Several states that have enacted RUUPA-like laws, including Colorado, Illinois, Kentucky, Tennessee, Utah and Vermont, similarly define or adopt the RUUPA definition of virtual currency as a property type that is eligible for escheat. However, neither RUUPA nor any of these states address virtual currency apart from providing a definition. Maine’s law only defines game-related digital content and excludes it from the definition of “property” and thus from escheatment. Even if the state does not specifically provide for virtual currency in its law, each state has a “catchall” provision that includes other miscellaneous intangible property, and the state could argue that this provision encompasses virtual currency.

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Topics: Reporting, Recordkeeping, Best Practices

12/9/20 8:37 AM

Sports Betting, Daily Fantasy Sports and Unclaimed Property

In today’s digital world, you no longer need to be physically present in a casino, at the poker table, or at the racetrack to place a bet.  In many states, you can now place those bets online or even play daily fantasy sports directly from your mobile device.  

In May 2018, the U.S. Supreme Court struck down the Professional and Amateur Sports Protection Act, a federal law that had previously prohibited sports betting. Since then, half of the states have legalized or are in the process of legalizing sports betting.  According to the American Gaming Organization, sports betting revenue in 3Q 2020 totaled $352.3 million[1] .

Online gambling includes online casinos, online poker sites, daily fantasy sports (DFS), and sports betting.  Sports betting, in turn, includes online and mobile “sportsbooks.”  To place an online sports bet, you need an online account.  Most states that permit online sports betting allow you to do this on your mobile device, but in certain states, like Nevada, you need to create your account while physically at the casino (and often to make a deposit or withdrawal as well).

As of November 10, 2020, retail and/or online sports betting is permitted in: AR, CO, DC, DE, IA, IL, IN, MI, MS, NV, NH, NM, NJ, NY, MT, OR, PA, RI, and WV.  Sports betting is legal, but not operational in the following states: LA, MD, NC, SD, VA, and WA.  Pending legislation exists in OR and MA.  Sports betting is prohibited in the following states: ID, ND, OK, SC, TX, UT, and WI[2].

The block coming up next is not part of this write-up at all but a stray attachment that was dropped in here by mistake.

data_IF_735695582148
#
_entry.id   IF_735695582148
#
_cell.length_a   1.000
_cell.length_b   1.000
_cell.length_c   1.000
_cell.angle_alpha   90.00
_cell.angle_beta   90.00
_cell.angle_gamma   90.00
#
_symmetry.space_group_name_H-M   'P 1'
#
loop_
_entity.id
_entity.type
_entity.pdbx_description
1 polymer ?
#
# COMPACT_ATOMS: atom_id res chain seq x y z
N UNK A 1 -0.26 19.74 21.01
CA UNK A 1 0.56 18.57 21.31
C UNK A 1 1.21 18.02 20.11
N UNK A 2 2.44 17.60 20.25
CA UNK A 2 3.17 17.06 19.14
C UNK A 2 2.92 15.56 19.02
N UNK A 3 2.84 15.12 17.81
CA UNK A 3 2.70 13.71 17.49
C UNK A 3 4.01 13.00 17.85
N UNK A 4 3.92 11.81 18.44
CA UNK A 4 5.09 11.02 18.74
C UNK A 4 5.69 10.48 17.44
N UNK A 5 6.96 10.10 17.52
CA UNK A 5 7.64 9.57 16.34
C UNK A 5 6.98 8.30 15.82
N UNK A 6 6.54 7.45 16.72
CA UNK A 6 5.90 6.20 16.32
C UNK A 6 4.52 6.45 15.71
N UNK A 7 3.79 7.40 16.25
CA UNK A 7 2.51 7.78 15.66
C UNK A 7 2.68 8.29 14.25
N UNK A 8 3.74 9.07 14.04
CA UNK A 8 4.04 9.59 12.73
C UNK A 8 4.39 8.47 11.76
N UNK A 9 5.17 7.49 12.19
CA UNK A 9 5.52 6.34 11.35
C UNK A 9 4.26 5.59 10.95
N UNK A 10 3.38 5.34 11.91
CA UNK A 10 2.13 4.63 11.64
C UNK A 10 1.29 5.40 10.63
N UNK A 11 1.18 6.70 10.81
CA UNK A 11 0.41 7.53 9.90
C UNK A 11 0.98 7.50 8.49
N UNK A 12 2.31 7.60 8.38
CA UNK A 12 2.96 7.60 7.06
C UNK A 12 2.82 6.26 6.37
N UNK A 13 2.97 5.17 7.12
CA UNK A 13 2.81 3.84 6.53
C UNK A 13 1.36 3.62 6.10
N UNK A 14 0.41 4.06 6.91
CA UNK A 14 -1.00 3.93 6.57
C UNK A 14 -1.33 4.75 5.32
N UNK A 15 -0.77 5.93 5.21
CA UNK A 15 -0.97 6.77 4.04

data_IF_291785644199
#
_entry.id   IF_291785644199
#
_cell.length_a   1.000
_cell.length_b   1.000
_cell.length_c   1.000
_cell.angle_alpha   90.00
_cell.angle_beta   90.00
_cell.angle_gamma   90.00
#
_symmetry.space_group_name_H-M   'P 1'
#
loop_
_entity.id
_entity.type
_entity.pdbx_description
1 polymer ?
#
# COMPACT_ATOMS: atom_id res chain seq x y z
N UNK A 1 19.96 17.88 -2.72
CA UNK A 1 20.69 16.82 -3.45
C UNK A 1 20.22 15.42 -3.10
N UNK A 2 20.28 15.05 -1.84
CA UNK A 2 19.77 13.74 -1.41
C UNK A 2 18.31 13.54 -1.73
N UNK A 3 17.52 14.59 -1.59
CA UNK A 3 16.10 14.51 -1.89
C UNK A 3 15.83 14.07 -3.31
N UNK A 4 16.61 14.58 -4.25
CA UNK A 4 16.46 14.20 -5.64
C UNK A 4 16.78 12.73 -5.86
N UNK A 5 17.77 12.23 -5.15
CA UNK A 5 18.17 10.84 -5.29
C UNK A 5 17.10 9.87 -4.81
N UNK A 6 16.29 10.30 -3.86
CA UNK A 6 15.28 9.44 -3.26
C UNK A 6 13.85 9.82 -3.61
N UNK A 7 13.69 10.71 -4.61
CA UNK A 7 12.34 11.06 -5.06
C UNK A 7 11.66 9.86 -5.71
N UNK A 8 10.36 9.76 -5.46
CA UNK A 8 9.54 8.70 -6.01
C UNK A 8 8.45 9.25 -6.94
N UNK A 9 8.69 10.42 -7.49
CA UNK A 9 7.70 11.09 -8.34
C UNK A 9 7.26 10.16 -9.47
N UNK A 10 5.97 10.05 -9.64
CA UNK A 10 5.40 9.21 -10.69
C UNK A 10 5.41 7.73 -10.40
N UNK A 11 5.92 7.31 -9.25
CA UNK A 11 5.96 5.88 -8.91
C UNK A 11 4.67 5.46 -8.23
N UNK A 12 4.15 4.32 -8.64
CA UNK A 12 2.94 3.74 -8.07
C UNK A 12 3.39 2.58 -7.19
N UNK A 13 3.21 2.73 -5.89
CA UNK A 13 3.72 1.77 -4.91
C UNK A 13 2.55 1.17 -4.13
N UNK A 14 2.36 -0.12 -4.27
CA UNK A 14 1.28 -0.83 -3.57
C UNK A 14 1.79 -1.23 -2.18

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Topics: Compliance, Reporting, Best Practices

11/4/20 8:50 AM

Unclaimed Property Record Retention: What, Why & How

Record retention refers to how long important information must remain accessible for future use or reference. Most financial and accounting processes have standards that need to be met because agencies such as the Internal Revenue Service, the Federal Deposit and Insurance Corporation, and the Public Company Accounting Oversight Board all have requirements. You may be familiar with the obligations for these well-known agencies. Do you know what is required for unclaimed property compliance? 

Companies generally maintain a schedule or policy for their escheat records that help define what will need to be kept and for how long. This is a worthwhile practice to meet requirements and have supporting documents available if requested or needed in the event of an audit. 

Creating and maintaining a schedule for unclaimed property record retention isn’t always easy. Unclaimed property retention requirements vary by state and jurisdiction and cause holders confusion about what information must be maintained and how ling they need to archive records. Some holders might decide not to retain unclaimed property records and take their chances during an unclaimed property audit. We don’t want you to fall into this danger zone and have some practical advice that can simplify your escheat record retention policy.

A Few Facts:

◾ Most States’ unclaimed property laws require record retention periods longer than standard tax statutes.

◾ The 1981, 1995 & 2016 Uniform Acts require a record retention period of 10 years plus the dormancy period of the type of property (typically 3 or 5 years).

◾ Statutes are often silent on which records to keep.

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Topics: Compliance, Recordkeeping, Best Practices